When BAP Productions staged Soyinka’s historical drama “Death and the King’s Horseman” – Anote Ajeluorou
Bolanle Austen-Peters is a strong advocate of the African storytelling as an important export to the outside world. She believes no other person can tell the African story better than the way Africans can tell it with authenticity. She also believes telling the African story is an avenue of solving one of Africa’s biggest and intractable problems: joblessness. That’s why her theatre is big, as it employs an array of performers, musicians, dancers, actors and crew that help her realise her theatric ambition of giving the best to lovers of theatre.
And so from Broadway Musical Theatre that saw Mrs Austen-Peters producing Saro, Waka, Fela and Moremi, she recently turned attention to yet another historical drama that is challenging by virtue of it being rendered in typical Soyinkan poetic idiom. It was Wole Soyinka’s Death and the King’s Horseman, a play set in Oyo based on actual historical facts. Daunting as it is, Austen-Peters and her cast and crew created a piece of dramatic wonder that animated the stage for the audience that applauded scene after scene. Austen-Peters’ interpretation made easy what many theatre pundits regard as Soyinka’s dense poetic language even on stage. It should also be pointed out that Soyinka’s use of Yoruba folk elements like songs, proverbs and imageries somewhat made light what appears heavy poetic rendering.
Moreover, the trio of Iyaloja (as Mawuyo Ogun), Eleshin Oba (as OLarotimi Fakunle) and Olohun Iyo (as Lanre Adediwura) gave such interpretation that made the performance such a delight while it ran for four days during the holiday last weekend.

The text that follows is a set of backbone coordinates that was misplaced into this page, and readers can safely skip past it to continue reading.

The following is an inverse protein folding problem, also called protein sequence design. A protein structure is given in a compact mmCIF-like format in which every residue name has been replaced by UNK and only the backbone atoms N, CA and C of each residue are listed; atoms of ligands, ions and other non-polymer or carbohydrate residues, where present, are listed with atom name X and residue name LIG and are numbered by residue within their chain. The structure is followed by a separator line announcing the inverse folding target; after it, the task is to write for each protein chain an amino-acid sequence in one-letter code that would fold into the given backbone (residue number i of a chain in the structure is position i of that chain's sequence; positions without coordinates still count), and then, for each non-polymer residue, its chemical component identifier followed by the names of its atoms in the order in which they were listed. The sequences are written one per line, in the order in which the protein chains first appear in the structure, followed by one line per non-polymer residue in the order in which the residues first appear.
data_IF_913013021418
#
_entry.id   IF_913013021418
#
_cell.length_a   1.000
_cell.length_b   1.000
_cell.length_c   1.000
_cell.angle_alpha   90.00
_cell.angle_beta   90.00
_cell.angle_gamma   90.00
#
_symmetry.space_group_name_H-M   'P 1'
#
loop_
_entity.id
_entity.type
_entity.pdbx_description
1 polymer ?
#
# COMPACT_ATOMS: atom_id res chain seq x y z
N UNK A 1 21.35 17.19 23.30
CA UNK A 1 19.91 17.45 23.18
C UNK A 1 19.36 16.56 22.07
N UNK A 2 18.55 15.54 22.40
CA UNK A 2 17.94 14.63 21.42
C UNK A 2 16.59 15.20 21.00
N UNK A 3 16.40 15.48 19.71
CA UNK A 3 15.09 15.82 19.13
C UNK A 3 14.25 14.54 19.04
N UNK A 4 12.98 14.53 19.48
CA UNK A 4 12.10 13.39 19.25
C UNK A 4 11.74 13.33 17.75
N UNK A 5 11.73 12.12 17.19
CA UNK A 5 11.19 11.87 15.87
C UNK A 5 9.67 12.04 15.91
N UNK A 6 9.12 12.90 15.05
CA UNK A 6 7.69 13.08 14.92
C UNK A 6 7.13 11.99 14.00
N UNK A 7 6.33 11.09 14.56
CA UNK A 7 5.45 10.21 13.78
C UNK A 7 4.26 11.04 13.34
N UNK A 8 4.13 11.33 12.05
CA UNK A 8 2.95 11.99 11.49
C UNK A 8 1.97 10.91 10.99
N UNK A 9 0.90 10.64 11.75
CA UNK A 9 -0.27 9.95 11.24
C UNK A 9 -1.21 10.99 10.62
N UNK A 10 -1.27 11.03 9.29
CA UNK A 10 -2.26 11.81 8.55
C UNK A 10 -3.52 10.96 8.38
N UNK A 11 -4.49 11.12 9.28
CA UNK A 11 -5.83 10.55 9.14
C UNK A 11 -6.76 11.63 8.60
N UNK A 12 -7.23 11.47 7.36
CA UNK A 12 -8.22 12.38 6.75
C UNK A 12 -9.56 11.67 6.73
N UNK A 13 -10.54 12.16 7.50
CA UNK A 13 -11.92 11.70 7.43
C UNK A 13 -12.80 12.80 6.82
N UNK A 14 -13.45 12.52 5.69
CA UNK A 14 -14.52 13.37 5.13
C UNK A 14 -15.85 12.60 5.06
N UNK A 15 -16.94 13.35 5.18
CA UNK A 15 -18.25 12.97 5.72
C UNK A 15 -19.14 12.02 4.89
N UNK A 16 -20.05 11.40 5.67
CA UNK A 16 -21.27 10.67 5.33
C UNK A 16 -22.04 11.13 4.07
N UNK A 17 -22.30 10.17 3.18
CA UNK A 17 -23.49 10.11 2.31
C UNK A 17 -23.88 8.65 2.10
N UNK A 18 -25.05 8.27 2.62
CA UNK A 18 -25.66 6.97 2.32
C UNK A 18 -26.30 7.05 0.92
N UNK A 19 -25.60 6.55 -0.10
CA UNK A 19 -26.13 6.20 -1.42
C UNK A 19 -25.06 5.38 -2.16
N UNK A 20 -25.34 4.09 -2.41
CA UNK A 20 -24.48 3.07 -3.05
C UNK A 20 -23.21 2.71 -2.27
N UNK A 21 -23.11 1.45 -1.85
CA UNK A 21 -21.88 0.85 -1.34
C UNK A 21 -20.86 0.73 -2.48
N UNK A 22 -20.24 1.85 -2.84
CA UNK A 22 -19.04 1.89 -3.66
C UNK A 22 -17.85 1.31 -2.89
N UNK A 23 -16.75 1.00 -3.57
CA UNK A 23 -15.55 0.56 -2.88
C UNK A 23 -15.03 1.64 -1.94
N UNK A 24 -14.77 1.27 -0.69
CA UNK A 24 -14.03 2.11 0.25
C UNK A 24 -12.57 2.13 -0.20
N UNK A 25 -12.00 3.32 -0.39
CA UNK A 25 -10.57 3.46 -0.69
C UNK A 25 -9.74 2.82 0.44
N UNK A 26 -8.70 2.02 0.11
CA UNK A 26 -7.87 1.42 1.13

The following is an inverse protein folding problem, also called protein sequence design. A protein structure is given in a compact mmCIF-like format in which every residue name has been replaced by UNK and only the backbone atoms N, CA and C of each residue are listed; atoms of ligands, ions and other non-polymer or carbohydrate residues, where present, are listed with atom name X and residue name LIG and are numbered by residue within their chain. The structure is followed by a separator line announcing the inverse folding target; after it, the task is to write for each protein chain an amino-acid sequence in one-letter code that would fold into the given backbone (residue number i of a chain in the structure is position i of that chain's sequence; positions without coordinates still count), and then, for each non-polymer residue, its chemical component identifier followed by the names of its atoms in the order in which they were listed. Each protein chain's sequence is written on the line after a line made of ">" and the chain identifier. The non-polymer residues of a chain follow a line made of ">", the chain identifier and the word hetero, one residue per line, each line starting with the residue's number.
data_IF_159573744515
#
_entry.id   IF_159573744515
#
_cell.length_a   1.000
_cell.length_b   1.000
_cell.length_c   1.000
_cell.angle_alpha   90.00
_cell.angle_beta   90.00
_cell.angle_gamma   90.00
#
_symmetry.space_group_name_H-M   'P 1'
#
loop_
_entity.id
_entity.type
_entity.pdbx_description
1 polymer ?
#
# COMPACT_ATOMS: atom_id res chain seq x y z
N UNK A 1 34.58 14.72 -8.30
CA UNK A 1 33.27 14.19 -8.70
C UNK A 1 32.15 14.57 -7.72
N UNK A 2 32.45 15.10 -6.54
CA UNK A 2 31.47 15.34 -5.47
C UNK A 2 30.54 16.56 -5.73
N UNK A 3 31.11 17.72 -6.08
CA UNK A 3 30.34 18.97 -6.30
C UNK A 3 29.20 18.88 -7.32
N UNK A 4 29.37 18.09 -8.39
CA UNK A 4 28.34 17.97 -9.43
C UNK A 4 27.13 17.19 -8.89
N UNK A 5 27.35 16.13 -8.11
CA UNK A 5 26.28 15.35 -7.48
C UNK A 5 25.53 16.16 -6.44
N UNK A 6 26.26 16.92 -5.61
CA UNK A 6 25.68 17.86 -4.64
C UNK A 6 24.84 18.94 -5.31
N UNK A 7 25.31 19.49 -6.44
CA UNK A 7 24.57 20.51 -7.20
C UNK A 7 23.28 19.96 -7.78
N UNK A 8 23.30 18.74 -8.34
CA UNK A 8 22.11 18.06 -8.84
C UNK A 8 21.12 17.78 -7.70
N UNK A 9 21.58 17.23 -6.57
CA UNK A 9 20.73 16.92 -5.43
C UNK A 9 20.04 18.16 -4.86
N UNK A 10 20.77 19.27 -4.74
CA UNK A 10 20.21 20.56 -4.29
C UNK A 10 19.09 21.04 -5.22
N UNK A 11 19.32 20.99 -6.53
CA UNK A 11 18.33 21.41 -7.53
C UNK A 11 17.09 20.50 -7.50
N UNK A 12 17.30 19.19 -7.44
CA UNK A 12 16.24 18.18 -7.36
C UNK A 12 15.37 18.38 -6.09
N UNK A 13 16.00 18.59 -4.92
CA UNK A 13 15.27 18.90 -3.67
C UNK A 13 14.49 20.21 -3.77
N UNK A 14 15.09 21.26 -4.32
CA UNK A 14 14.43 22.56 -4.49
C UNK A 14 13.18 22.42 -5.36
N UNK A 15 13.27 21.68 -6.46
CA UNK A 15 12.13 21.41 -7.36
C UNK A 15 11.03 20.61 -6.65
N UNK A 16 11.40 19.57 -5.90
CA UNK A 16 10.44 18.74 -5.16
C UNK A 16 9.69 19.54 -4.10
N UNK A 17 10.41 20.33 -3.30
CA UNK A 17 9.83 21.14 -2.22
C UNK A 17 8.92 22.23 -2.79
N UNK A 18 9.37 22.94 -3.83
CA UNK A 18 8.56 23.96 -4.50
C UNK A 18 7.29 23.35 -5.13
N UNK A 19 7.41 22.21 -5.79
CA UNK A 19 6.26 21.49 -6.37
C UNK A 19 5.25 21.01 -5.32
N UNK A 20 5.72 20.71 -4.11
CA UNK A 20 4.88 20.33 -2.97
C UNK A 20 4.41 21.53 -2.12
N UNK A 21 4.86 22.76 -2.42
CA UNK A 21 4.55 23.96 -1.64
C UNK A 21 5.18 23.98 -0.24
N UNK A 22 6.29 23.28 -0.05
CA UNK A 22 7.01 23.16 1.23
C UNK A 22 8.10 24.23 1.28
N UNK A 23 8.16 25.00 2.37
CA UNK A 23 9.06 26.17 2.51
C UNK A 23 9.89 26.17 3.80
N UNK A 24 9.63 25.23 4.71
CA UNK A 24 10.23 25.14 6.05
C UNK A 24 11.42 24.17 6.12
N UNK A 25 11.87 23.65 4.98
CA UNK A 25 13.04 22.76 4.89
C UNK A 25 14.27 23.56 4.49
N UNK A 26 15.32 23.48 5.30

At the heart of Death and the King’s Horseman is one of Africa’s ancient traditions regarded in modern sensibilities, as barbaric, when upon a king’s death, a certain official would also die and act as his guide in the afterlife. The late oba is insistent that his horseman hurries over so he could guide him around as his duty demands. But Eleshin Oba is not a man in a hurry. Though a short time is all he has, he sets about making the most of it. Where else is best the melting point in an African setting for him to enact the last act of his passage to join the personage that awaits him on the other side of life? The market place with its array of sumptuousness: wares of various hues and, of course, women.
A man of obvious influence and of epicurean nature, Eleshin Oba reminds his marketplace audience that he’s had the very best that life can offer alongside the late oba, as a way of saying that he would not regret doing his duty to his late king. But he does not stop there; he contrives yet again to have his last fill of life before he departs. First, he accuses Iyaloja and the market people of treating him shabbily by not giving him a change of clothing since he arrived the market. Then he sets his eyes on a young belle and makes up his mind to have her as his last act of earthly dealing, so he can also leave a piece of himself behind as he journeys home to meet his king. Everyone is aghast at his request, but Iyaloja indulges him in spite protestations, but also warns him of the dangers of excessive indulgence to which Eleshi Oba brushes aside, intent as he is on fulfilling his desire of emptying his loins before taking leave of the world.